Most of the discussion about the Ford site has been done at a fairly abstract level, about things like “neighborhood character” or whether or not density inherently causes crime / depression / immorality. But the Ford site debate is also a matter of equity, fitting right into the conversation in Saint Paul about how to decrease the economic, racial, and social gaps that have grown tremendously in the last few decades.

The basic dynamics of our Saint Paul streets. (See more on this illustration here.)

Personally, I was bothered by how many times during the conversation around Ford, people seemed to flaunt their economic and social privilege. It’s a sign of a segregated urban society, for example, that everyone at the Planning Commission public hearing was white. What’s more, a few of the people testifying explicitly stated things like “this wouldn’t happen in Wayzata” or “Highland elects the mayor.” After the meeting, I went on a long bike ride that passed through some of the poorest neighborhoods in Saint Paul. I often do this while traveling through the city, to keep a broad perspective, and whether you’re talking about the West Side, Frogtown, the North End, or Payne/Phalen, the contrast with the perspective from the Highland Lund’s parking lot is always striking.

For me, catering to the traffic and parking concerns of the most privileged people in our city is the exact wrong direction for Saint Paul. We need to be putting racial and class equity at the core of our city decisions, and make sure that Saint Paul always serves everyone with a sense of justice: renters and homeowners, white and black and Asian-American and Latin/x, documented and undocumented, young and old.

“Spending” millions of dollars chasing the hopeless goal of removing traffic from the Ford/Cleveland intersection is the last thing Saint Paul should be doing in 2017. If people want to move over the river to Mendota Heights because it’ll be too hard to park cars on Cleveland Avenue (as one testifier said would happen), then let them. There are thousands of people that would love to live in a walkable, transit-connected neighborhood like Highland, and Saint Paul has more important things on its to-do list.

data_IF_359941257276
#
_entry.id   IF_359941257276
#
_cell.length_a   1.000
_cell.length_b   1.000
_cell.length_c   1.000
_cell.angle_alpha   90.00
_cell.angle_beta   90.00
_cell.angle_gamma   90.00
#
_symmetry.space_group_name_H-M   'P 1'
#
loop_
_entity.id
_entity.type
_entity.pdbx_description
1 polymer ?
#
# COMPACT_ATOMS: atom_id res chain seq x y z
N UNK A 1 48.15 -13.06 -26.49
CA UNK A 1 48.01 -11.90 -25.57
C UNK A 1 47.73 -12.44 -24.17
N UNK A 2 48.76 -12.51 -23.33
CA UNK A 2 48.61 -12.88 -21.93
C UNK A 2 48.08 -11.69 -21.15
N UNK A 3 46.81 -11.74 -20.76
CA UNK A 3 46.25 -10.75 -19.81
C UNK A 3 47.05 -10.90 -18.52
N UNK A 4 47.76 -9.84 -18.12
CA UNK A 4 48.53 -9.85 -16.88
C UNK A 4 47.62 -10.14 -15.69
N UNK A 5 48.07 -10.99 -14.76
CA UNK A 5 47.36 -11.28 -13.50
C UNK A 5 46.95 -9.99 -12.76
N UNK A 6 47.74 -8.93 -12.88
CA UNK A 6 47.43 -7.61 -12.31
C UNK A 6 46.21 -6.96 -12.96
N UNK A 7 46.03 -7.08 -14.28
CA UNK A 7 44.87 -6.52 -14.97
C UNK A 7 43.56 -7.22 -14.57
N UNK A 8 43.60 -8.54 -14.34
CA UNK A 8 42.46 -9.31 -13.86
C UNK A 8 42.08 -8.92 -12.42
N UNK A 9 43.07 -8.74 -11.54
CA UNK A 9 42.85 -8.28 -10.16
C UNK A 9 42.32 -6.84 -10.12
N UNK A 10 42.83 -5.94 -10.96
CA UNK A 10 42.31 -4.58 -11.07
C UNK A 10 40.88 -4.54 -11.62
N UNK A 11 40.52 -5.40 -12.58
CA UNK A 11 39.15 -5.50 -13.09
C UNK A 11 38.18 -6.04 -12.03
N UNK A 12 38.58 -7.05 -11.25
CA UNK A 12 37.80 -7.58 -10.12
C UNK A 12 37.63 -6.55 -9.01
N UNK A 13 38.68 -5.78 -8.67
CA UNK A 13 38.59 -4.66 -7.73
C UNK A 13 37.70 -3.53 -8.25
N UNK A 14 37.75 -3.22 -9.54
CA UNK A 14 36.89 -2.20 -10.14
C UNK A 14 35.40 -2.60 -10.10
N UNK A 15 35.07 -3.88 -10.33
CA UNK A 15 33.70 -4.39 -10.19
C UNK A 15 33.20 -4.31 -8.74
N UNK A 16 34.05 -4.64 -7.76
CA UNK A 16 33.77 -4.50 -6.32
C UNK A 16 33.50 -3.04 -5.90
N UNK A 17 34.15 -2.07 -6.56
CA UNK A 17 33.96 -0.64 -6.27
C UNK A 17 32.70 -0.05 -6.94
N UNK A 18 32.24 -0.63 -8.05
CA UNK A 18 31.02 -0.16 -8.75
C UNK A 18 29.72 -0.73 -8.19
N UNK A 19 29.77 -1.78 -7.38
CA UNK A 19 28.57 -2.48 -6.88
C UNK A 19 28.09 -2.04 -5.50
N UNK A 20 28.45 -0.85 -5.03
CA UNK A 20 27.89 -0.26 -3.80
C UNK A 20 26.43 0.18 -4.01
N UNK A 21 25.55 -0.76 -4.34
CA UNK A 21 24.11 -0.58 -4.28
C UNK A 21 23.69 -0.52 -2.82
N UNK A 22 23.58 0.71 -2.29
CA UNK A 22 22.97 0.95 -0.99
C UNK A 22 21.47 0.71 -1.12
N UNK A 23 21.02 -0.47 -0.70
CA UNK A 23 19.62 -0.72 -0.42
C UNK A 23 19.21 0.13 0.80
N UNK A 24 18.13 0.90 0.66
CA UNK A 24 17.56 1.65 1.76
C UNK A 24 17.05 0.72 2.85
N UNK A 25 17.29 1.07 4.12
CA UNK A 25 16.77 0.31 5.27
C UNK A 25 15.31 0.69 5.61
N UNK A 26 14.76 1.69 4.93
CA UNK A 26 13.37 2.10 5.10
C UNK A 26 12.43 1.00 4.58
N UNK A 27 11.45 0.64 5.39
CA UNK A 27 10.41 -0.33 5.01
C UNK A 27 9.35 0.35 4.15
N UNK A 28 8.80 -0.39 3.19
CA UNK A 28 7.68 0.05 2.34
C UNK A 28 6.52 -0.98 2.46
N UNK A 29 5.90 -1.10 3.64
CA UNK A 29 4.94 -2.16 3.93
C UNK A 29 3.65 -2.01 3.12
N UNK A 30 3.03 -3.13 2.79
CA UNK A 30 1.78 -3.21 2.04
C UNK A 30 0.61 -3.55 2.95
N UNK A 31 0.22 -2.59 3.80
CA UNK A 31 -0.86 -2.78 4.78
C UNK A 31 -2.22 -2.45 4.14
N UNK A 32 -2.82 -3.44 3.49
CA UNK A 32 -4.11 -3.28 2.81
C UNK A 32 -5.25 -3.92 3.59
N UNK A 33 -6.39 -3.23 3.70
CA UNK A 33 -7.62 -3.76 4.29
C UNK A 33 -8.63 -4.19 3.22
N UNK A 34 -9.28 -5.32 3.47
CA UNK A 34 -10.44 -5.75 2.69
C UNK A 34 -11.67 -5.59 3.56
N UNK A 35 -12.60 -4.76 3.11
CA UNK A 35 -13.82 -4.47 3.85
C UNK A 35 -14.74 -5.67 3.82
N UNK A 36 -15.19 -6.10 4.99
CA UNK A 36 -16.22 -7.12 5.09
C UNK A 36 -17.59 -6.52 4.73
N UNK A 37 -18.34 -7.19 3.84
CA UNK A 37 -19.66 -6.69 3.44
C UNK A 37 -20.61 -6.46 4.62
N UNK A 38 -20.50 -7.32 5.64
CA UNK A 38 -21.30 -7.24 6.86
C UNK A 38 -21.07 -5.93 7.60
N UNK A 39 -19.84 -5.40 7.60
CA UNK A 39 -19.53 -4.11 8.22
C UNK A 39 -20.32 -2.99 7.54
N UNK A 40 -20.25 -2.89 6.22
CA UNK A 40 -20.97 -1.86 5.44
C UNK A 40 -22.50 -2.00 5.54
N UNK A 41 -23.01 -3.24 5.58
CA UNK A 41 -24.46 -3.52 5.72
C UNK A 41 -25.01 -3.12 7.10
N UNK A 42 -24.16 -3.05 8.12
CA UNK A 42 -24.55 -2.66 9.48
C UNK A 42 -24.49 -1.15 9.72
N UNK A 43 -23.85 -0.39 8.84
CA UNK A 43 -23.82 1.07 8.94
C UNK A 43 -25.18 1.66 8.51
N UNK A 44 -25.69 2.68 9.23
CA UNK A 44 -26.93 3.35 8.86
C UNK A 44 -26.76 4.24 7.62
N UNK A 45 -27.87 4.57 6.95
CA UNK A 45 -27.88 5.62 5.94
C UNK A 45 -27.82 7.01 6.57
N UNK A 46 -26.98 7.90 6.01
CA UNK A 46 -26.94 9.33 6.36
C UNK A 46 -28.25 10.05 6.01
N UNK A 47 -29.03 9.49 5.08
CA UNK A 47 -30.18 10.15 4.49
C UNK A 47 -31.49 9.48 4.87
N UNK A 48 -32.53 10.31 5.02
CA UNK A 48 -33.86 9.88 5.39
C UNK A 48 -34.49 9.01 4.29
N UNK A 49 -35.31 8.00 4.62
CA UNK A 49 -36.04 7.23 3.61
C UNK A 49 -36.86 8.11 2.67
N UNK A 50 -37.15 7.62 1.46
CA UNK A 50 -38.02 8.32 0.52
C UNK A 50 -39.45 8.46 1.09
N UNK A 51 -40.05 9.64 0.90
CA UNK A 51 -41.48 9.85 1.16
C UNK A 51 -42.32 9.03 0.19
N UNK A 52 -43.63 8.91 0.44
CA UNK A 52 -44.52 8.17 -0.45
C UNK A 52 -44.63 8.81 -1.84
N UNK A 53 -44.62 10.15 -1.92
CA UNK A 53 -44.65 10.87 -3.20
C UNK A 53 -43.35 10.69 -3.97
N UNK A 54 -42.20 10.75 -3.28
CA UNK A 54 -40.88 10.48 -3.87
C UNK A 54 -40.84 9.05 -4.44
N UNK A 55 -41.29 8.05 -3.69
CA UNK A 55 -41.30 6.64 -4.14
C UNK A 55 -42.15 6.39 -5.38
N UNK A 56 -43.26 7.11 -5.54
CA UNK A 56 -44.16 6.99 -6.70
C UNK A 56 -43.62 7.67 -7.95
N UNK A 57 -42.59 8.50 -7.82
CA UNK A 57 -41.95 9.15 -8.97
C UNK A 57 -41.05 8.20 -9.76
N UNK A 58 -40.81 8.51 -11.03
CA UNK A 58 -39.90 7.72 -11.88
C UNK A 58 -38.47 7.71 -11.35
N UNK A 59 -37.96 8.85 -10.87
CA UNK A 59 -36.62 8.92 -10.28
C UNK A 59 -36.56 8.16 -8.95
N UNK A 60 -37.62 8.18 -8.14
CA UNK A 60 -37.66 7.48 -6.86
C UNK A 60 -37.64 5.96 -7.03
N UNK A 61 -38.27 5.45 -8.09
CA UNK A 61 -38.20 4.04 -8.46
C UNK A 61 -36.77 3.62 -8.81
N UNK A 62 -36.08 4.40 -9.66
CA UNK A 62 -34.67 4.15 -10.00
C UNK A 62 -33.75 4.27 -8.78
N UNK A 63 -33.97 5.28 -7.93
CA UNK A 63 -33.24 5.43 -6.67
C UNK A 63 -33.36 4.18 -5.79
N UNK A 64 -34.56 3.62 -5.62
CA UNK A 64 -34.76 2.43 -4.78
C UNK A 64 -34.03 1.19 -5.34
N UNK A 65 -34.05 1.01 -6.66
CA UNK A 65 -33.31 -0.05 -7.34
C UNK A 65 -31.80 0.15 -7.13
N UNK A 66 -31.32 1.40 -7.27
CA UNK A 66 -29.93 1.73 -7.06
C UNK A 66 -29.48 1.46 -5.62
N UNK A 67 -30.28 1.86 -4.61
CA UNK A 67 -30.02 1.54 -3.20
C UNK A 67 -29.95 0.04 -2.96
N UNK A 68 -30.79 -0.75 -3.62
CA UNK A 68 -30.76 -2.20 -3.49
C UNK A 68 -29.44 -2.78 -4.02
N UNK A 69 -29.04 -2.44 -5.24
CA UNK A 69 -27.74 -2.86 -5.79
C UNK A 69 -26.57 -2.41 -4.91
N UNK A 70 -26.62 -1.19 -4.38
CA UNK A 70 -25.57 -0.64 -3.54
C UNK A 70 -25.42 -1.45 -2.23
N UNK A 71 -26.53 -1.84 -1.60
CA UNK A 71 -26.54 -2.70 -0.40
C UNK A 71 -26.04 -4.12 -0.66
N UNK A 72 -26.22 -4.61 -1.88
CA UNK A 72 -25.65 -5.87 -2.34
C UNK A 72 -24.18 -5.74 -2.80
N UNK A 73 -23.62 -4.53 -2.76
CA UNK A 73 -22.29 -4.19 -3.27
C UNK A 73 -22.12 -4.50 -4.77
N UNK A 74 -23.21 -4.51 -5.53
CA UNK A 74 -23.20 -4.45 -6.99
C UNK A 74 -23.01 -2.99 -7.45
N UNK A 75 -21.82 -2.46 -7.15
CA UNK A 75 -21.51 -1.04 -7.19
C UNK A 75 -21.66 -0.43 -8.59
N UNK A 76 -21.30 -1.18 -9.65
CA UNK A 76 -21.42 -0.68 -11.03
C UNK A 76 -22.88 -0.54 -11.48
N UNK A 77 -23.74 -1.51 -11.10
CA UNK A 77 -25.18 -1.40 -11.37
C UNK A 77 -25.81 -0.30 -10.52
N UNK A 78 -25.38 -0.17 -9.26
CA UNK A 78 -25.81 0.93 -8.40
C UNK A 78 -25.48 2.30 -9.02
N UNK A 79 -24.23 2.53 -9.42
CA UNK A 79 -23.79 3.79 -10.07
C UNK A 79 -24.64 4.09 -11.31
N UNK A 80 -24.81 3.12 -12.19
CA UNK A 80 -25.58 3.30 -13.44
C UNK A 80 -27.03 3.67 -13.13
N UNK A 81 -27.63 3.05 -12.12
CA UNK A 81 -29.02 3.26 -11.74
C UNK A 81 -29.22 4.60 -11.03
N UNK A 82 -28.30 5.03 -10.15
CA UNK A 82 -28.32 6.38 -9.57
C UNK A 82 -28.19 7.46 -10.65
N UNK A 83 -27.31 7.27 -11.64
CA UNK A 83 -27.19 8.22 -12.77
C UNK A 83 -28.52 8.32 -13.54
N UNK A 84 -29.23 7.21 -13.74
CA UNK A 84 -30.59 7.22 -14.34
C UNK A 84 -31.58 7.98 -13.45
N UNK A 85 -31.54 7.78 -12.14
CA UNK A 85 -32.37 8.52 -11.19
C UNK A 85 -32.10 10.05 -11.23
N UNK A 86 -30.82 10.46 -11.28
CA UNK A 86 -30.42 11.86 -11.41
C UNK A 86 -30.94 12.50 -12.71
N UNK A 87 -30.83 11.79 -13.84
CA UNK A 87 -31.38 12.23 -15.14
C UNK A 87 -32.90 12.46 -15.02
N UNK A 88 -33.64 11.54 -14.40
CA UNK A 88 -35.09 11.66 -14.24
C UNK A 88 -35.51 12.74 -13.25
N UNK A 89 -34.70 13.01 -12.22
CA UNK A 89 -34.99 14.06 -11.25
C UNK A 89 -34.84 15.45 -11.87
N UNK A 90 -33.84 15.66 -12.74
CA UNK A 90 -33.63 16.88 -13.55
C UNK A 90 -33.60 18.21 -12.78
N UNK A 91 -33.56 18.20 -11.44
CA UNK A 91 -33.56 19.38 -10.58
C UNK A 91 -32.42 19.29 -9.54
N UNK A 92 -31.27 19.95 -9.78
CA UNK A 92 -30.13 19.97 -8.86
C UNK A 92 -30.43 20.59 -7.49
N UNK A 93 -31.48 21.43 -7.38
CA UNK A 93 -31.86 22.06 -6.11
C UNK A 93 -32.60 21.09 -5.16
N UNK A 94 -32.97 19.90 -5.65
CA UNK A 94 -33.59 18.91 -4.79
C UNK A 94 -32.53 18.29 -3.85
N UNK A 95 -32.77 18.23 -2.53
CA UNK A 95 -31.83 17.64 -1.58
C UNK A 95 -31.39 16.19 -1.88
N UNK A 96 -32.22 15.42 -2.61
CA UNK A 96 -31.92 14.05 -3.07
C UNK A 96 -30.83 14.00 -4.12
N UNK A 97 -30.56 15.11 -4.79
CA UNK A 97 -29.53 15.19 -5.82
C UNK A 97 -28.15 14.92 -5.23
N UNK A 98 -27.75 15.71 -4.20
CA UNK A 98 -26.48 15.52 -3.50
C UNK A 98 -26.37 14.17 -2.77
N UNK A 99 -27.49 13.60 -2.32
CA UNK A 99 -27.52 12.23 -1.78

25 thoughts on “The Ford Site Debate is Also About Equity

  1. jeffk

    Amazing that almost all of the complexity of this and similar issues can be boiled down to division – literally the simple arithmetic that indicates what each person in the city needs to pay to build and maintain a fixed amount of infrastructure and amenities – and yet people are still baffled by it.

    1. Bill LindekeBill Lindeke Post author

      Well that’s never simple, even when it is! Witness Saint Paul’s garbage collection organization attempts, negotiations for which have been going on for over a year.

      1. Bob Roscoe

        Reply to your post on the Ford Plant issue: Your comment: “For me, catering to the traffic and parking concerns of the most privileged people in our city is the exact wrong direction for Saint Paul.” is very insightful. However, increasing density in the progressively liberal but back yard conservative STP / Mpls can often be problematic.There are right places and wrong places to add density. In the middle of Highland – NO. at the edge on an empty site that has spatial separation from the traditional Highland Park residential area – why not?
        Two other issues – design: an opportunity for Saint Paul to experiment, but hopefully not with the misadventures of the Sackhouse/Headhouse complex along Shepard Road. The other issue – so many large new housing complexes in the Twin Cities tend to be suburban-like. Ugh!

        1. Bill LindekeBill Lindeke Post author

          The design guidelines are TBD but are next on the list, Bob, after the zoning and public realm plan is adopted. I’d love to hear your suggestions about what to do to make sure the buildings here are the best they can be!

          1. Bob Roscoe

            In the urban spaces of Minneapolis and Saint Paul, there are many wrong sites for increased density, and especially the Ford Site. But unfortunately, our city agencies and governments don’t consider those places where increased housing units can appropriately integrate with urban cityscapes.

            Concerning the Ford site and density, this is an opportunity for city planning to design density and architecture to provide Saint Paul with enlightened and publicly pleasing places to live, adding new chapters to the urban design playbook.

  2. paddy

    This particular map ( ) shows up in the email I received on this post but not the post itself.

    Its difficult to reconcile the facts of that particular map with this sentiment,

    When people in Highland are asking for “reduced density” on the Ford site, they are, in a sense, asking the rest of Saint Paul to subsidize Highland, one of the wealthiest parts of the city

    At the very least, I think that you have advertently emphasized that the Ford Site debate is all about money.

    1. Bill LindekeBill Lindeke Post author

      Oops. that was in an earlier draft. The question i’d ask you about it: what do you think that map means? Should Saint Paul make decisions based on who has the most wealth?